Searching for dividends: individual dividend stocks

In my last post I covered the easiest and most obvious way to get exposure to dividend stocks, by investing in dividend ETFs. While dividend ETFs give you one of the biggest benefits of dividend investing, higher returns, they fail to deliver on other key benefits of dividend investing; lower volatility, lower drawdowns, and more consistent dividends. By far the better choice is to invest in high quality individual dividend paying stocks. The challenge of course if finding those high quality dividend payers. In this post I’ll cover the best and easiest way I know to find a potential list of dividend payers for investment consideration.

The brute force way to find individual dividend stocks is to use a stock screener, like the good one offered at finviz, my personal favorite. You can search by all kinds of parameters, like dividend yield, to narrow your list of choices for further consideration. But there are better and easier ways. There are lists of quality dividend stocks that are used to create most of the dividend ETFs. Here quality is measured by how many years in a row a company has raised dividends. For example, the S&P Dividend Aristocrats list contains the members of the S&P 500 index that have raised their dividends for at least 25 years. Also, the US Dividend Achievers index contains all US traded companies that have raised their dividends for at least 10 years. The downside of these lists is that they limit their choices by using some other requirements for inclusion in the list such as index membership or minimum trading volume which I think are unimportant for individual investors. Index membership omits certain classes of companies such as MLPs. Or even crazier they don’t take into account spinoffs – so a company like Altria (MO) which has raised their dividend for 43 straight years doesn’t make either list because the absolute level of the dividend was cut in the spinoffs of Kraft (KFT) and Philip Morris (PM).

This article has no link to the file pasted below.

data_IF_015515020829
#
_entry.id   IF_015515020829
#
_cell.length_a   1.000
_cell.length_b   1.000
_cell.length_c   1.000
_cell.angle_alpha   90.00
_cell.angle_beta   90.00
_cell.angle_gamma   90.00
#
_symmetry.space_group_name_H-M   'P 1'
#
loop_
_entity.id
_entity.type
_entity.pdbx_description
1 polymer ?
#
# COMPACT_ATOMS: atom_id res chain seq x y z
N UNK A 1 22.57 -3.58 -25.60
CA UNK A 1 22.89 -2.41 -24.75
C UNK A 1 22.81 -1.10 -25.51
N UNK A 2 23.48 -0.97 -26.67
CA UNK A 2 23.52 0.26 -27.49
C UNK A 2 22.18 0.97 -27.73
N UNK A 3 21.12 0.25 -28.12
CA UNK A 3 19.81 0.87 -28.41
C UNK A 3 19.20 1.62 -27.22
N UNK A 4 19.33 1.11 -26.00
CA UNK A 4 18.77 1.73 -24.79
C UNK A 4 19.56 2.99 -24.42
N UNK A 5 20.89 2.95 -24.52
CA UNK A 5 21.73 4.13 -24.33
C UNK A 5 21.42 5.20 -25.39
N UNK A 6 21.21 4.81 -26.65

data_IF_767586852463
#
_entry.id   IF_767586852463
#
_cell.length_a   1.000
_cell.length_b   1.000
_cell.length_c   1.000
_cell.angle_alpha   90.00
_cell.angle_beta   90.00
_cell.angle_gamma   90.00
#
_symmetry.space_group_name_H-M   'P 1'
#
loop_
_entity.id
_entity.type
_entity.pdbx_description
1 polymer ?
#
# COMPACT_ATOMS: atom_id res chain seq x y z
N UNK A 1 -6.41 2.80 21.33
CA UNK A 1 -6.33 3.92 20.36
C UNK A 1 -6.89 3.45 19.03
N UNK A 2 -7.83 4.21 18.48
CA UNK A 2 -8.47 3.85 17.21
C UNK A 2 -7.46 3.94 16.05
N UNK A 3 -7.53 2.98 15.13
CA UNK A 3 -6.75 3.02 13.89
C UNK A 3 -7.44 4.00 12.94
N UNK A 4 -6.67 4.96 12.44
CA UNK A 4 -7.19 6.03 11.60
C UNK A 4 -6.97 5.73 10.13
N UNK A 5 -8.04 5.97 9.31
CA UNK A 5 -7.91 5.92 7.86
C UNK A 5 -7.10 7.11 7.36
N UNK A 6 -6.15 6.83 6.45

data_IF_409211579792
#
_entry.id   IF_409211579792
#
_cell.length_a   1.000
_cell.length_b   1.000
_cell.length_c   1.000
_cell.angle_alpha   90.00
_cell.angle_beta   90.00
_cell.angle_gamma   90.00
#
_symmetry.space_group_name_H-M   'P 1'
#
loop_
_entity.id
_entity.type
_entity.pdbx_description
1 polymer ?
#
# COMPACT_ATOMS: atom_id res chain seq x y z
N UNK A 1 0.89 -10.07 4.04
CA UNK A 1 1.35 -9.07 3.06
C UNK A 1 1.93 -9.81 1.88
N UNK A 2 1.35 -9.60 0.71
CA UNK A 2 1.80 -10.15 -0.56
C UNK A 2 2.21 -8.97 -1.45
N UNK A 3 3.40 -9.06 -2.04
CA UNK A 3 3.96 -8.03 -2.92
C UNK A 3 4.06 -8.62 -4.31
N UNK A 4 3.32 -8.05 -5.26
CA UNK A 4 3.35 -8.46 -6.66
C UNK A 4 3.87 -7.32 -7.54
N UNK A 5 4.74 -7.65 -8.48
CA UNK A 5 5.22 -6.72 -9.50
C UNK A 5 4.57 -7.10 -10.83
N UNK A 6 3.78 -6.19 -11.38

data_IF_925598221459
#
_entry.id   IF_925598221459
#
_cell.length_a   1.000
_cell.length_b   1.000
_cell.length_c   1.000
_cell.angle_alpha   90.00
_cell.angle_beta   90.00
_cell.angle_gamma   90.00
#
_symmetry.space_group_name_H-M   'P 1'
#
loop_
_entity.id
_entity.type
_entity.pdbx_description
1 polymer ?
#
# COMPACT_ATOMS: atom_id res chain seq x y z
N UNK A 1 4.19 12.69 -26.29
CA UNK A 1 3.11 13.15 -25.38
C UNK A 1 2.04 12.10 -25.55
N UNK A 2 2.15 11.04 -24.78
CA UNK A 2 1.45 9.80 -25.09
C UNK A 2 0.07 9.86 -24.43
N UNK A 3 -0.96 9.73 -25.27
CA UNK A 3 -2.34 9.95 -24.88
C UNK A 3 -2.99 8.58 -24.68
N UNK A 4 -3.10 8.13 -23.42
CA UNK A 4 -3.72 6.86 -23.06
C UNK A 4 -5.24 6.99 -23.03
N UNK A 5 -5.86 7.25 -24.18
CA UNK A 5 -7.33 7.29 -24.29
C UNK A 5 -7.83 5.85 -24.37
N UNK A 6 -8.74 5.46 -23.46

Fortunately, there is a great list of dividend stocks that is maintained by the good folks at the DRIP investing center. They maintain three lists of dividend paying stocks; dividend champions, dividend contenders, and dividend challengers. The lists are updated monthly and can be found here. Dividend champions are all US traded companies that have raised dividends for at least 25 years. Dividend contenders are all US traded companies that have raised their dividends for at least 10 years. And the dividend challengers are all US traded companies that have raised their dividends for at least 5 years. US traded companies means that these lists also include foreign companies that are traded in the US. As of the end of Jan 2012 there were 102 dividend champions, 152 dividend contenders, and 197 dividend challengers for a total of 451 high quality dividend payers to choose from. That’s less than 10% of all US listed stocks so that narrows the field considerably. This is simply the best list of dividend stocks out there.